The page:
The “continent” of Hawaii…
h/t Jawa Report
Is it any wonder?
From The Daily Beast: Is 18 years enough time to prepare for the stresses of being an adult? For America’s increasingly fragile college students—thousands of whom are returning to campus in the next two weeks—the answer is a panic-stricken no.
You may recall last year’s horror stories about easily traumatized students whose deteriorating mental health conditions were overburdening their universities’ counselors. This semester, to relieve some of the expected stress—on both the students and the campus’s mental health services—schools are getting creative. East Carolina University, for instance, will provide optional stress-management classes: or, as one news site described it, remedial education in how to be an adult.
Many students, it seems, are not prepared for the transition “from home life to college life and into their adulthood,” according to an ECU Board of Trustees briefing. The report continues:
“The resulting stress negatively impacts their ability to adjust to their new environment and puts them at risk of experiencing mental health issues, falling into substance abuse, and potentially experiencing academic failure.”
The report cites startling numbers that would appear to justify these concerns: In the 2015-16 academic year, counseling appointments increased 16 percent over the previous year at ECU; therapy cases increased 10 percent; and crisis appointments—situations characterized as mental health emergencies—increased by a whopping 53 percent. Requests for disability accommodations on tests also increased by 26 percent, even though the number of registered disabled students increased only slightly.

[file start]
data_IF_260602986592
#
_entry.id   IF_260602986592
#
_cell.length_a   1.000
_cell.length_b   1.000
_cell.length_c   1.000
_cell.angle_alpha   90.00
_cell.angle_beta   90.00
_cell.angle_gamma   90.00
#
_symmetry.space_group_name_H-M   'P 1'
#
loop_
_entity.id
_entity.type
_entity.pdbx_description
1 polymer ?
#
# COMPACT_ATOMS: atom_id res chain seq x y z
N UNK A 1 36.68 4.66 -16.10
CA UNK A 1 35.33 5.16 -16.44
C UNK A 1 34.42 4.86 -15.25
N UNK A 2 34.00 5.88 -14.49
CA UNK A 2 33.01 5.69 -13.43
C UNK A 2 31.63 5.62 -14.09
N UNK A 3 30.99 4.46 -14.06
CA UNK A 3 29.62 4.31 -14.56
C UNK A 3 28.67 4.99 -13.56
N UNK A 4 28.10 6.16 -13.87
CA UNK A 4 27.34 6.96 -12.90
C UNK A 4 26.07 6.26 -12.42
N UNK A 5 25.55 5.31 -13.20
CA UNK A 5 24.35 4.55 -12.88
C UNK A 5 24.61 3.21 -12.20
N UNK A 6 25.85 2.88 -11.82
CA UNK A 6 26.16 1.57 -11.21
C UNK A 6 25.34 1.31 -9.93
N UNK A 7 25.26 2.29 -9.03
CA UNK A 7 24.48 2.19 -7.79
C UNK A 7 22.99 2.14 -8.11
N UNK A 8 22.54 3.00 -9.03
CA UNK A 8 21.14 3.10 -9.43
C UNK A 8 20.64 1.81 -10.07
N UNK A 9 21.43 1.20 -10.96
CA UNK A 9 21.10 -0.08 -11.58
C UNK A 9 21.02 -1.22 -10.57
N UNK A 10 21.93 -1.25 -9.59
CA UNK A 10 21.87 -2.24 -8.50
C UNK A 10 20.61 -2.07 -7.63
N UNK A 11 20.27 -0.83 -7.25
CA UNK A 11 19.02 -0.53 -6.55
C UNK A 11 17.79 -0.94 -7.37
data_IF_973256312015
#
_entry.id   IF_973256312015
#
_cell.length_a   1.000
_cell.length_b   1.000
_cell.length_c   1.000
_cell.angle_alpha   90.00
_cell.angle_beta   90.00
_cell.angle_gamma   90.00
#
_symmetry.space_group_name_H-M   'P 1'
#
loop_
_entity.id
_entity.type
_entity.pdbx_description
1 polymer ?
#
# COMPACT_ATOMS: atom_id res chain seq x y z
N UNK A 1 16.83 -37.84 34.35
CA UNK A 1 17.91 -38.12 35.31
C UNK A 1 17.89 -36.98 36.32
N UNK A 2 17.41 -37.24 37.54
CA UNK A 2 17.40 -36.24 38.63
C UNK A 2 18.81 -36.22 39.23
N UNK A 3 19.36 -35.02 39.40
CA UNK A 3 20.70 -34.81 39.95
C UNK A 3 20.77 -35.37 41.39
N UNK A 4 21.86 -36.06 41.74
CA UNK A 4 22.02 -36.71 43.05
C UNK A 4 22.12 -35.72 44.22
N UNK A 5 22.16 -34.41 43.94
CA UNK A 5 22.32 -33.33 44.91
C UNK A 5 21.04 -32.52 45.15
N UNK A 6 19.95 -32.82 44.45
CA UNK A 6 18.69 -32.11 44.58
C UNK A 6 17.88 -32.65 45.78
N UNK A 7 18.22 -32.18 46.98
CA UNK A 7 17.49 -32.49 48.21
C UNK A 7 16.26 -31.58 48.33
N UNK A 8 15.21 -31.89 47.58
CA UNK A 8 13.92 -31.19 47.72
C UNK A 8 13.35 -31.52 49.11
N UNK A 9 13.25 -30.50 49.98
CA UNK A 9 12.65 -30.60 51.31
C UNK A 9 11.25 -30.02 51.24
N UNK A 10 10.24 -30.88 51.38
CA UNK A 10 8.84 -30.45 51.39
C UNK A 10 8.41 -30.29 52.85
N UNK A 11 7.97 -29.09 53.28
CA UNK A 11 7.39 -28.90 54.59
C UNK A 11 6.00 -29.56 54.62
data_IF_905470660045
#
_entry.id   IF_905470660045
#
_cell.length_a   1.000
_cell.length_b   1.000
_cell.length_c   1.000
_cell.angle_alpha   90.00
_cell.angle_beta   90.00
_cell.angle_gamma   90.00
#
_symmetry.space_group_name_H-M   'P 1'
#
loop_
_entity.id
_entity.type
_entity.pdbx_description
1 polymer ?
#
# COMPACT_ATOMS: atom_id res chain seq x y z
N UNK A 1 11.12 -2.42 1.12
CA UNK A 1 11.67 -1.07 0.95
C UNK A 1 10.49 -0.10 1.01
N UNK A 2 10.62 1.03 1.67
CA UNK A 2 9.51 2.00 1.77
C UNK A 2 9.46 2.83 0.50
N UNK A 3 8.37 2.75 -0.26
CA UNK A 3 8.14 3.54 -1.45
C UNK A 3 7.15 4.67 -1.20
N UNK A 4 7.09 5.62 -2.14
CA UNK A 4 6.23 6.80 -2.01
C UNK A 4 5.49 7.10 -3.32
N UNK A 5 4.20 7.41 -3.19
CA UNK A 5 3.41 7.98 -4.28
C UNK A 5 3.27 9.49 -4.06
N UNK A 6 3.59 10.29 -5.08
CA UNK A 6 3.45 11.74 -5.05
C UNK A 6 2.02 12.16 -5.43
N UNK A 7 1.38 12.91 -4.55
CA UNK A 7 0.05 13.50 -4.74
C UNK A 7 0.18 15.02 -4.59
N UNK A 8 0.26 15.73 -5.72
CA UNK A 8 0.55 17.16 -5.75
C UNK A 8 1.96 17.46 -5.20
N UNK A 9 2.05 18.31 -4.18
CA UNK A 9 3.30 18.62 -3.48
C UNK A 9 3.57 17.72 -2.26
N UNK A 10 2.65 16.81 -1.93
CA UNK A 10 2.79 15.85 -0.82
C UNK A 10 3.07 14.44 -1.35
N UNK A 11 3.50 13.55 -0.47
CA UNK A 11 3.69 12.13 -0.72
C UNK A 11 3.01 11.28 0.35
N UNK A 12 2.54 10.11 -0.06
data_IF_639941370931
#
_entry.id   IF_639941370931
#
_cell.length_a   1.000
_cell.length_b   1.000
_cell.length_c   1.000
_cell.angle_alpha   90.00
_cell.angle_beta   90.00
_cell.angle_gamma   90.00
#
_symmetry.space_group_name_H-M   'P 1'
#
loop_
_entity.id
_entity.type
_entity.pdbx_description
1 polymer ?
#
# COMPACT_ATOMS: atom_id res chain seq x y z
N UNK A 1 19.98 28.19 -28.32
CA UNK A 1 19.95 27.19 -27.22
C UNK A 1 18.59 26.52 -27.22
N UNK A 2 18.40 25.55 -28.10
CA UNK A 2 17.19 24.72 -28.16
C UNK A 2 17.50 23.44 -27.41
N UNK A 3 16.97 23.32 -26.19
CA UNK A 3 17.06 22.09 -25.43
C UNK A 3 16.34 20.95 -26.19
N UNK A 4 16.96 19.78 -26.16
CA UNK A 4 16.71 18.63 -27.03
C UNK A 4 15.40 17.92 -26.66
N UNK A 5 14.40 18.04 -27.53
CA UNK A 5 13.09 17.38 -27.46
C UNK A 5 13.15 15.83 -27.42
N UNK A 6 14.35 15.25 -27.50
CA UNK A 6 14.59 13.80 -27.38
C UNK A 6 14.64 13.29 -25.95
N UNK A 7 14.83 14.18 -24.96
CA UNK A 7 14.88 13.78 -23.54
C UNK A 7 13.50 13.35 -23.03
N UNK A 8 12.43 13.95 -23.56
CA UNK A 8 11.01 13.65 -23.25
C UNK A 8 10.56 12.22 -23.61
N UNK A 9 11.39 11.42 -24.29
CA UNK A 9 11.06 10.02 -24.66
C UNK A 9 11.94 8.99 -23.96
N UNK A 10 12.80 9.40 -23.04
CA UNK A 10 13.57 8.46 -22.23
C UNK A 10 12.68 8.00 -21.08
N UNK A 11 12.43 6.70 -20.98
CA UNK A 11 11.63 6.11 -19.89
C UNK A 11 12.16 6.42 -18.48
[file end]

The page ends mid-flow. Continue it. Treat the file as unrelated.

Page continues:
For ECU, the solution is “cognitive-affective stress management training,” which is a really fancy way of saying students need to learn to chill out instead of slipping into inconsolable depression whenever they get a B on a test, have a disagreement with a roommate, or encounter something in the curriculum that offends them.
A reporter for the Greenville, North Carolina, Daily Reflector who attended the Board of Trustees meeting described the program as “adulting” class. ECU wasn’t happy with that characterization of the plan. The news report “isn’t fully accurate,” ECU spokeswoman Jeannine Manning Hutson told The Daily Beast. “We don’t have an adulting program.”
Call it what you will—the university likes “resilience” education better—but the substance is the same: Too many university students seem to have missed out on vital conflict-resolution, de-stressing, and life-organizing techniques during their previous 12 years of schooling.
ECU is just one of many universities to struggle with, well, struggling students. Last year, Brown University’s student newspaper reported that the campus’s student protesters were suffering from panic attacks, suicidal thoughts, and failing grades because of the toll their activism was taking on them. Students at Oberlin College told The New Yorker that they were considering dropping out—they were fed up with the college’s inability to make accommodations for them due to mental anguish.